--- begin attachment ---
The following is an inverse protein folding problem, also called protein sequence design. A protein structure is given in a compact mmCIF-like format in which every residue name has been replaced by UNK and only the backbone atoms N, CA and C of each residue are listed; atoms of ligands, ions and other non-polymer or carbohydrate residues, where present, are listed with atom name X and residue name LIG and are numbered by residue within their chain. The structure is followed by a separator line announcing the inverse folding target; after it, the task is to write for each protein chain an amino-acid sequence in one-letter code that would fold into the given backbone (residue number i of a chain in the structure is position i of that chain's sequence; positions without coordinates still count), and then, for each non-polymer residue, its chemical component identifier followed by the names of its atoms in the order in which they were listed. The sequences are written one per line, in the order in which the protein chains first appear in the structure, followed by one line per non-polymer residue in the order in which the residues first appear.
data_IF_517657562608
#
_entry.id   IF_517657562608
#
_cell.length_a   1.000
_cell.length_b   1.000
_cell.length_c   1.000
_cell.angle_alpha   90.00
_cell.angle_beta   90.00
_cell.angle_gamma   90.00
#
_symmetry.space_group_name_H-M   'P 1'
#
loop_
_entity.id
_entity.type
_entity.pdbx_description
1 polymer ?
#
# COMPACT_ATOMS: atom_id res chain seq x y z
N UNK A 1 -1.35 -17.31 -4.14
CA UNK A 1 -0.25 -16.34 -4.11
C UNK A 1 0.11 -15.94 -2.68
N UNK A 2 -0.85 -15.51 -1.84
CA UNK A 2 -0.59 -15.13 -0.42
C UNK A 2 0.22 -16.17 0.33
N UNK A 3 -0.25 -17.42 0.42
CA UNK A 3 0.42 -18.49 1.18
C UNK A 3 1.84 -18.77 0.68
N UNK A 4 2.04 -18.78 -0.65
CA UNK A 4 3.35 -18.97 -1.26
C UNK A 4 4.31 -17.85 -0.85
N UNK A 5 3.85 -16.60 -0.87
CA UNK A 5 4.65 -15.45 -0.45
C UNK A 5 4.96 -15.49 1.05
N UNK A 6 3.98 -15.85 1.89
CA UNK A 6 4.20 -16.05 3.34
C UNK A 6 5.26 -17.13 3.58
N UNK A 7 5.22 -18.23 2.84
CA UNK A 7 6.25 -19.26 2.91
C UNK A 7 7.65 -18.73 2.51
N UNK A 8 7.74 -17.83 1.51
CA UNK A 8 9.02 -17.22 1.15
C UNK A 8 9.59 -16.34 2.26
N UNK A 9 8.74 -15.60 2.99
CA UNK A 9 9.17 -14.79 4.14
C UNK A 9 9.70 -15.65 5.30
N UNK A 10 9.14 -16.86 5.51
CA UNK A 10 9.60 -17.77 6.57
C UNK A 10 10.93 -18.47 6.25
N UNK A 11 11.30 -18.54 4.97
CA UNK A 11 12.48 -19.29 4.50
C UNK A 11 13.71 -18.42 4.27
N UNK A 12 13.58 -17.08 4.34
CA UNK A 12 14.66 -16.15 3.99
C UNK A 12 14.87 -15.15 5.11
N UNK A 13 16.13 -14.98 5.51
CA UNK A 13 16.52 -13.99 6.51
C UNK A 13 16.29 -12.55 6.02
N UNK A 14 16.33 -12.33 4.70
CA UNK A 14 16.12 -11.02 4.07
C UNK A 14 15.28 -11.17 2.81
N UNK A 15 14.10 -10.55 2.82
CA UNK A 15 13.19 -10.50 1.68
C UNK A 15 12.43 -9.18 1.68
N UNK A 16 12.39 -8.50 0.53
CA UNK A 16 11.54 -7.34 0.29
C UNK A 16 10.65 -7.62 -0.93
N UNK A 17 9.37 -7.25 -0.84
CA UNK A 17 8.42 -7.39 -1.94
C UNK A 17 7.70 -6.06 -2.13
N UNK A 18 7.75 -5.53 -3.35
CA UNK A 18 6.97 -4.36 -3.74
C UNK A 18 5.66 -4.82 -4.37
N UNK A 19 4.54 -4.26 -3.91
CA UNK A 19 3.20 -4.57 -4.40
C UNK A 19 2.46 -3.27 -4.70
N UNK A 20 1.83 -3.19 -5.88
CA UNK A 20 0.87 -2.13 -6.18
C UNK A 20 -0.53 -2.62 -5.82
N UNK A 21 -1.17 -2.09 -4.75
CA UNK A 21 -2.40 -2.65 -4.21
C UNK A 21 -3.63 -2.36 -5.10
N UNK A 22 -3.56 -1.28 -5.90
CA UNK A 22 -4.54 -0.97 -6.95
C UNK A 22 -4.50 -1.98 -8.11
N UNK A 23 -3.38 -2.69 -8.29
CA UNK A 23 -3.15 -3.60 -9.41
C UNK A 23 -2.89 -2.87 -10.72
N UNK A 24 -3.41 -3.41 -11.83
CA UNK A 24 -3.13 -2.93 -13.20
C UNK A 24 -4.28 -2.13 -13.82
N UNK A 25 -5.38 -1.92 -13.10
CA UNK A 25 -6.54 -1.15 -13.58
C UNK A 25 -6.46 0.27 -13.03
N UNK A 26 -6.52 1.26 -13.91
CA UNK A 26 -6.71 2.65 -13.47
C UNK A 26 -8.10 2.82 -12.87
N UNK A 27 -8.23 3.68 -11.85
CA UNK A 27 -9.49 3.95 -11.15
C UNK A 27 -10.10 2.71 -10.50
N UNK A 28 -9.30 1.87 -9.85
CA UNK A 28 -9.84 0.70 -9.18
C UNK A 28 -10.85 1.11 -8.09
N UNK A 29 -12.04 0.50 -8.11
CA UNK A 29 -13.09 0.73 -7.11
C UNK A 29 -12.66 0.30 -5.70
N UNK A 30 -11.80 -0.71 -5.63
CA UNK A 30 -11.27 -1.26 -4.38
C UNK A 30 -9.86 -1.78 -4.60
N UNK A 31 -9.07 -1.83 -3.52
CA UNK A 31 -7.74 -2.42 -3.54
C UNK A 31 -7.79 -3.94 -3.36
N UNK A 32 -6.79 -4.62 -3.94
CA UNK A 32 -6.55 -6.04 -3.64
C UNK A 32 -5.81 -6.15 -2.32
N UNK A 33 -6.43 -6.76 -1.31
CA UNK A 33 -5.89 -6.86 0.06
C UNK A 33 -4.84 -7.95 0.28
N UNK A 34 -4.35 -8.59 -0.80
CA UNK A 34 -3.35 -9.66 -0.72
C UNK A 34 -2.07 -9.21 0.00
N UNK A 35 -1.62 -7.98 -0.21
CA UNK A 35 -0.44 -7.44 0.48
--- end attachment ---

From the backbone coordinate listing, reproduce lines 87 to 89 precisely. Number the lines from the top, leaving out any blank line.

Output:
C UNK A 22 -4.50 -1.98 -8.11
N UNK A 23 -3.38 -2.69 -8.29
CA UNK A 23 -3.15 -3.60 -9.41